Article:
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From "Kevin Sutter (JIRA)" <j...@apache.org>
Subject [jira] Created: (OPENJPA-141) More performance improvements (in response to changes for OPENJPA-138)
Date Mon, 12 Feb 2007 17:39:05 GMT
More performance improvements (in response to changes for OPENJPA-138)
----------------------------------------------------------------------

                 Key: OPENJPA-141
                 URL: https://issues.apache.org/jira/browse/OPENJPA-141
             Project: OpenJPA
          Issue Type: Sub-task
          Components: jpa
            Reporter: Kevin Sutter
         Assigned To: Kevin Sutter


Abe's response to my committed changes for OPENJPA-138.  I will be working with Abe and my
performance team to work through these issues...

> ======================================================================
> ========
> --- incubator/openjpa/trunk/openjpa-kernel/src/main/java/org/apache/
> openjpa/ee/JNDIManagedRuntime.java (original)
> +++ incubator/openjpa/trunk/openjpa-kernel/src/main/java/org/apache/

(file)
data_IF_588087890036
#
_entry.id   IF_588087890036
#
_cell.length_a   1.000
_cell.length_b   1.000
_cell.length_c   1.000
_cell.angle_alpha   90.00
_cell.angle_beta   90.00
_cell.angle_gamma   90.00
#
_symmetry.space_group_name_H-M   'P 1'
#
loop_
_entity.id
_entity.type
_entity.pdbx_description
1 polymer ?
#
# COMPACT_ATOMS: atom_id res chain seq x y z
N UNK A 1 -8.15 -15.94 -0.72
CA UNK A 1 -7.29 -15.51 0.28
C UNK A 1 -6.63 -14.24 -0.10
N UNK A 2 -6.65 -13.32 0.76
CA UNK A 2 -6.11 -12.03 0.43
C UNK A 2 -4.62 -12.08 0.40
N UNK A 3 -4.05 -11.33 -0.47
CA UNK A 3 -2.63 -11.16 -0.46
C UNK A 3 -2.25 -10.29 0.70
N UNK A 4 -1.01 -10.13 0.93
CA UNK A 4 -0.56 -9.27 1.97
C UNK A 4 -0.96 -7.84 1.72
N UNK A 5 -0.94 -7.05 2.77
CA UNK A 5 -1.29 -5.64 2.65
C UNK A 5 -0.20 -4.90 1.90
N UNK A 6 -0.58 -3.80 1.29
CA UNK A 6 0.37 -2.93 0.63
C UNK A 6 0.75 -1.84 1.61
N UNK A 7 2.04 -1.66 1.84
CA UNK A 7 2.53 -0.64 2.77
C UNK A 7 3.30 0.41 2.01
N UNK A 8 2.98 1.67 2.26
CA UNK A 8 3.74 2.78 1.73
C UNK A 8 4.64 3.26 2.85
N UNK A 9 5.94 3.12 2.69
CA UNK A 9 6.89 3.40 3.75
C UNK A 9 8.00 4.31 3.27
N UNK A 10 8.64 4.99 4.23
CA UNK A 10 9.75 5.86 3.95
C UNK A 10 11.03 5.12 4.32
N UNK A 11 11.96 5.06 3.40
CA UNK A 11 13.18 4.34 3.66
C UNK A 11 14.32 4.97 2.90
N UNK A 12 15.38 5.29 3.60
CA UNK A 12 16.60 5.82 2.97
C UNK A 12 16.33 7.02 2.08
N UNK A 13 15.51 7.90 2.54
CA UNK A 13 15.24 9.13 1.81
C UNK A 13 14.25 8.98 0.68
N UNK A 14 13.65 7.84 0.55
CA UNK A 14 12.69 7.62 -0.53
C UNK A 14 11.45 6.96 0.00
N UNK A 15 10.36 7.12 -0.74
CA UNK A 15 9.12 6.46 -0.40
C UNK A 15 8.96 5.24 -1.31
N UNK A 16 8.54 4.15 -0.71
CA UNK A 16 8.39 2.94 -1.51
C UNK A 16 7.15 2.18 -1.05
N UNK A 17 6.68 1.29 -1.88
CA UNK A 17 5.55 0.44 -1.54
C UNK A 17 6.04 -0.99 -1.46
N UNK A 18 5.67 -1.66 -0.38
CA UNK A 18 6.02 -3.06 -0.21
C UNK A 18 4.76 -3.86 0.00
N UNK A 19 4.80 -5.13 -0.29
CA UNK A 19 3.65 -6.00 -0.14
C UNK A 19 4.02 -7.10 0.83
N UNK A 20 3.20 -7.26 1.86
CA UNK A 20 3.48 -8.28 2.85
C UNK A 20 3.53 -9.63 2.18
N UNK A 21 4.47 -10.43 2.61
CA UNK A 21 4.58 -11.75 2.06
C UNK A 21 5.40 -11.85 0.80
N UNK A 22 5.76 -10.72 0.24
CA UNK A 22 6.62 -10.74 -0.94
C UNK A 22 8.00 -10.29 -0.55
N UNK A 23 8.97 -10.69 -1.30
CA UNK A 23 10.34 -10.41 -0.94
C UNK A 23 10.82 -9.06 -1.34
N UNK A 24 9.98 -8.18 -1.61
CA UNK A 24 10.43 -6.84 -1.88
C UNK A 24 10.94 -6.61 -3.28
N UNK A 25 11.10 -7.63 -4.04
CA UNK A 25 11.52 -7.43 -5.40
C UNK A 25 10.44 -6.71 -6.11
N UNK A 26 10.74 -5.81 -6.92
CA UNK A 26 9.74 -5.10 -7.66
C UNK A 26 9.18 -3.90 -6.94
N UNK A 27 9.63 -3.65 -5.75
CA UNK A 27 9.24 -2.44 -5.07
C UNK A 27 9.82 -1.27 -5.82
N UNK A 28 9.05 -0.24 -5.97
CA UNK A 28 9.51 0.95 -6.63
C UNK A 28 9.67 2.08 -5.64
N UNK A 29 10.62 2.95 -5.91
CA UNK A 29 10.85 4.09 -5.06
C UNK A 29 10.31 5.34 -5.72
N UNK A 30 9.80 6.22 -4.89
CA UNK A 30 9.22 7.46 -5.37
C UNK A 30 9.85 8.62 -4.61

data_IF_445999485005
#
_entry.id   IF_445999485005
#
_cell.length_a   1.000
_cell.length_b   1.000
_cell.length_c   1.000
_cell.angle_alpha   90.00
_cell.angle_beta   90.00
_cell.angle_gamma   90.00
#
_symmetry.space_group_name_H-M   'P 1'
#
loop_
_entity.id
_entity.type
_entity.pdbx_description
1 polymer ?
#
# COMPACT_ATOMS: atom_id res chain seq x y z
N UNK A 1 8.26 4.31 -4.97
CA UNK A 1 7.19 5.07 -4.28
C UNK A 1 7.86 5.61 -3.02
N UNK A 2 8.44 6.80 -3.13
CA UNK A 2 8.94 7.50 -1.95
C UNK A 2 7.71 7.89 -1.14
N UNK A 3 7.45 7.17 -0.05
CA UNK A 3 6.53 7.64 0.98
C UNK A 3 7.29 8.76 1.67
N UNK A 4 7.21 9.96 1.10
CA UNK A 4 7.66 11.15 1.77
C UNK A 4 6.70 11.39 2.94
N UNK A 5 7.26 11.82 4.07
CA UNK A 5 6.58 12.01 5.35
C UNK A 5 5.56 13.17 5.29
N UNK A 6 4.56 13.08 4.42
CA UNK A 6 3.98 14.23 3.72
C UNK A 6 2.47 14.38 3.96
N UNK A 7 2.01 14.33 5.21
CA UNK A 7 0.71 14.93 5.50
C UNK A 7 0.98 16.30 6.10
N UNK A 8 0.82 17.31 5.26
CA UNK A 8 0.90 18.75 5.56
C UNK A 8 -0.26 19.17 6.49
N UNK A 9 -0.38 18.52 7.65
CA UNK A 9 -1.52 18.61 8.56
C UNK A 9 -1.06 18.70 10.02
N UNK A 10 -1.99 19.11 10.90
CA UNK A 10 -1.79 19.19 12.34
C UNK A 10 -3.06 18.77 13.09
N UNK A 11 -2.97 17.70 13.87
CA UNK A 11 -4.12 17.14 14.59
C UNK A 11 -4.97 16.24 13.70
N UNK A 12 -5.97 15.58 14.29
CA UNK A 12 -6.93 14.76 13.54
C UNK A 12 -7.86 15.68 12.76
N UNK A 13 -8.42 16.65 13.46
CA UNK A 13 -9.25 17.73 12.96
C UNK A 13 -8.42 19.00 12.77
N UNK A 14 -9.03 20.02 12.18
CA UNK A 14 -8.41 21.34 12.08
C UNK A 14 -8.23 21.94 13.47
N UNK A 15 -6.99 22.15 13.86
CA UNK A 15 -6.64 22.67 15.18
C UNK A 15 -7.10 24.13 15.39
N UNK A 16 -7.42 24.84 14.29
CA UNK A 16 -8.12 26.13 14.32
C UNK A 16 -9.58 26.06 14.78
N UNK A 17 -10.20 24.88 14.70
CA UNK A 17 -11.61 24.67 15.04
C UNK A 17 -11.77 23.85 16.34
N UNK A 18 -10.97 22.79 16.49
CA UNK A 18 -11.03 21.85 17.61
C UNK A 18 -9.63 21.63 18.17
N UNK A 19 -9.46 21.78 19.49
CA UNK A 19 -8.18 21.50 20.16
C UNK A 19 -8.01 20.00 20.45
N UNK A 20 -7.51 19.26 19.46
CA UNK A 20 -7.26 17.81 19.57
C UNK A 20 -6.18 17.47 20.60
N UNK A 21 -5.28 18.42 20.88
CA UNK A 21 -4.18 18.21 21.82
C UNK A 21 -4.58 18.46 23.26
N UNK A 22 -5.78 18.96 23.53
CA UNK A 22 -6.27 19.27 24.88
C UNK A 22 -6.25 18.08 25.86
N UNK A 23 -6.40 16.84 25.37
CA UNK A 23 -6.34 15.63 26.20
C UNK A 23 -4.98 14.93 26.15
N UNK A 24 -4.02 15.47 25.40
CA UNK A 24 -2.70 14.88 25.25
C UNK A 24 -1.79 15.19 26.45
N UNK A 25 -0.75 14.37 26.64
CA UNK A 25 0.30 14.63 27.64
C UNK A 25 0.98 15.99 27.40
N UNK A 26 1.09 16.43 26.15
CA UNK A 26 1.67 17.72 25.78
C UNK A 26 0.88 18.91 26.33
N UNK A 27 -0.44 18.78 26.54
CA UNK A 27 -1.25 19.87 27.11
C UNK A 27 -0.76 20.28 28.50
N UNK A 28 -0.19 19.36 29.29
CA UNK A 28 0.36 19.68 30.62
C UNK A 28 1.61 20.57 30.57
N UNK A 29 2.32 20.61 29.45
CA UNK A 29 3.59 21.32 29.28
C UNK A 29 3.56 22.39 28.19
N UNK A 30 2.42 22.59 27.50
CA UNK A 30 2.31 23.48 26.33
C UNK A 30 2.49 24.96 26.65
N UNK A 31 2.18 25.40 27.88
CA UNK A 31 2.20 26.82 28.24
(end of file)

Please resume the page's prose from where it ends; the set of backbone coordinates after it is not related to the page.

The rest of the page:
> openjpa/ee/JNDIManagedRuntime.java Sun Feb 11 18:33:05 2007
> @@ -29,6 +29,7 @@
>      implements ManagedRuntime {
>
>      private String _tmLoc = "java:/TransactionManager";
> +    private static TransactionManager _tm;

Whoa, I didn't think you meant caching the TM statically.  That has
to be backed out.  You can cache it in an instance variable, but not
statically.  Nothing should prevent someone having two different
BrokerFactories accessing two different TMs at two different JNDI
locations.

BrokerImpl:
> +     * Cache from/to assignments to avoid Class.isAssignableFrom
> overhead
> +     * @param from the target Class
> +     * @param to the Class to test
> +     * @return true if the "to" class could be assigned to "from"
> class
> +     */
> +    private boolean isAssignable(Class from, Class to) {